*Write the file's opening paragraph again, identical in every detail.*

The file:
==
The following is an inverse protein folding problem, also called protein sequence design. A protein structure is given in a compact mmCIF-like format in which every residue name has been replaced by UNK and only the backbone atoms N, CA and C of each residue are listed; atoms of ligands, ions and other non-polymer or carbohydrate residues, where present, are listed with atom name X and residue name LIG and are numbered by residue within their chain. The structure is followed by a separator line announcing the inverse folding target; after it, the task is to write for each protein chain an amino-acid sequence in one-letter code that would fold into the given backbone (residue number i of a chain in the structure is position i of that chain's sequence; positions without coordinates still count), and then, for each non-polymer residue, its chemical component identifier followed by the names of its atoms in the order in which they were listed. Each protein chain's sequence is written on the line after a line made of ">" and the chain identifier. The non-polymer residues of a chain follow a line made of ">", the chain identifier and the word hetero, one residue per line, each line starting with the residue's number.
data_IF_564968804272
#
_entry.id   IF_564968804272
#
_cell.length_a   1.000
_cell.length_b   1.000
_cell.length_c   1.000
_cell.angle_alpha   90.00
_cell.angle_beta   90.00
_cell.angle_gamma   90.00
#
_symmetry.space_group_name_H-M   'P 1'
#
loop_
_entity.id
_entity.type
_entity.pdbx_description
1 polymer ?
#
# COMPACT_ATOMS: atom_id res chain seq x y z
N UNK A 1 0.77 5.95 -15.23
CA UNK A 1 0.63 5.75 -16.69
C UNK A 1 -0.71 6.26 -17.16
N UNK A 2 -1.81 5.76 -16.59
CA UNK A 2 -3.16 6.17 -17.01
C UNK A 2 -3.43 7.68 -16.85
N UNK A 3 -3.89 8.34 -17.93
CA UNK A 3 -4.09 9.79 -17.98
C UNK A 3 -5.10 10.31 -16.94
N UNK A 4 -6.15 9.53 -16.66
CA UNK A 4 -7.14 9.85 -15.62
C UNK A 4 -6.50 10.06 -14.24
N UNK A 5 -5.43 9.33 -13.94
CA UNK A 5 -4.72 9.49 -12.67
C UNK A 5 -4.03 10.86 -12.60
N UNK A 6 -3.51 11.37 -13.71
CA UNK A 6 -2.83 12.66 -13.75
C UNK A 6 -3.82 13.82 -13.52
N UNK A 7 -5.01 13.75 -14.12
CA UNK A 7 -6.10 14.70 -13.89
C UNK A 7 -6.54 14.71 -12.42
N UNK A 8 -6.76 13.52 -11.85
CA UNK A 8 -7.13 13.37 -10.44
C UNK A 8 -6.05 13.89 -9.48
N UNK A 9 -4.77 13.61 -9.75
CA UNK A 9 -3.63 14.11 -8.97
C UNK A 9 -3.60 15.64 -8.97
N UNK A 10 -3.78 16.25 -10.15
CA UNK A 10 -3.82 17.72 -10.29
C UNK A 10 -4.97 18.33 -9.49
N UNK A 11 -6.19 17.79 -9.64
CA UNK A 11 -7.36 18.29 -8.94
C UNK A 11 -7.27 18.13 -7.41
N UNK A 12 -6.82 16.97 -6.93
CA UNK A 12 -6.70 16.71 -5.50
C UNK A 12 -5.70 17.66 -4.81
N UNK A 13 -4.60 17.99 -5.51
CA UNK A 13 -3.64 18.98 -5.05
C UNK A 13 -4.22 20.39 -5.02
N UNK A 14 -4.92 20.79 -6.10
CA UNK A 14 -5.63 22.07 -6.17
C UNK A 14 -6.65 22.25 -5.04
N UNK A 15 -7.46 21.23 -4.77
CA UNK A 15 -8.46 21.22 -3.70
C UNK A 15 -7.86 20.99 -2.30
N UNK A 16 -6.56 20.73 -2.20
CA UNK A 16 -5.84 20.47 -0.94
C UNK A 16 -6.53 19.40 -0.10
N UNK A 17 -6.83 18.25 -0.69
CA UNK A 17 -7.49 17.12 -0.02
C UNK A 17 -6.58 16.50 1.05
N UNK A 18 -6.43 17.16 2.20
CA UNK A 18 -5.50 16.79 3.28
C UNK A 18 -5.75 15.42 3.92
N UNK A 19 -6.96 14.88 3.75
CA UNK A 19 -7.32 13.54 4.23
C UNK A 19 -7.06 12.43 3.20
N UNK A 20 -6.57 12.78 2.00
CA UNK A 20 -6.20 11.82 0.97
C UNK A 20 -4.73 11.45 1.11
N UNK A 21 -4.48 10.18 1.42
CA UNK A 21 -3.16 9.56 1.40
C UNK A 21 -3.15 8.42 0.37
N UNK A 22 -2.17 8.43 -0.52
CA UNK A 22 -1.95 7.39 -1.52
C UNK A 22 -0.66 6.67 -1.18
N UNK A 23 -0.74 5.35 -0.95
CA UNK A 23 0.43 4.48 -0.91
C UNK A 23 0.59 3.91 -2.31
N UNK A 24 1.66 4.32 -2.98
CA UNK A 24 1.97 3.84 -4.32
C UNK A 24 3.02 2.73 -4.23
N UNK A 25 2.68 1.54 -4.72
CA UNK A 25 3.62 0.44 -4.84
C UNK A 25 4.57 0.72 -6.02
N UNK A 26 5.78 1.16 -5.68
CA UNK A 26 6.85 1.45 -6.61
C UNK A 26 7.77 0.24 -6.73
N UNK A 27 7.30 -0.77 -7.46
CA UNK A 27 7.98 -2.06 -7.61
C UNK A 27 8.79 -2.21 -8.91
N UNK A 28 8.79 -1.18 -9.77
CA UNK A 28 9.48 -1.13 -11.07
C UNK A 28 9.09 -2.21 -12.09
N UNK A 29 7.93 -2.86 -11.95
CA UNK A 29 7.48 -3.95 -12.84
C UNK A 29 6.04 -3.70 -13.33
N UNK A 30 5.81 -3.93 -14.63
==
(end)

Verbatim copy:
The following is an inverse protein folding problem, also called protein sequence design. A protein structure is given in a compact mmCIF-like format in which every residue name has been replaced by UNK and only the backbone atoms N, CA and C of each residue are listed; atoms of ligands, ions and other non-polymer or carbohydrate residues, where present, are listed with atom name X and residue name LIG and are numbered by residue within their chain. The structure is followed by a separator line announcing the inverse folding target; after it, the task is to write for each protein chain an amino-acid sequence in one-letter code that would fold into the given backbone (residue number i of a chain in the structure is position i of that chain's sequence; positions without coordinates still count), and then, for each non-polymer residue, its chemical component identifier followed by the names of its atoms in the order in which they were listed. Each protein chain's sequence is written on the line after a line made of ">" and the chain identifier. The non-polymer residues of a chain follow a line made of ">", the chain identifier and the word hetero, one residue per line, each line starting with the residue's number.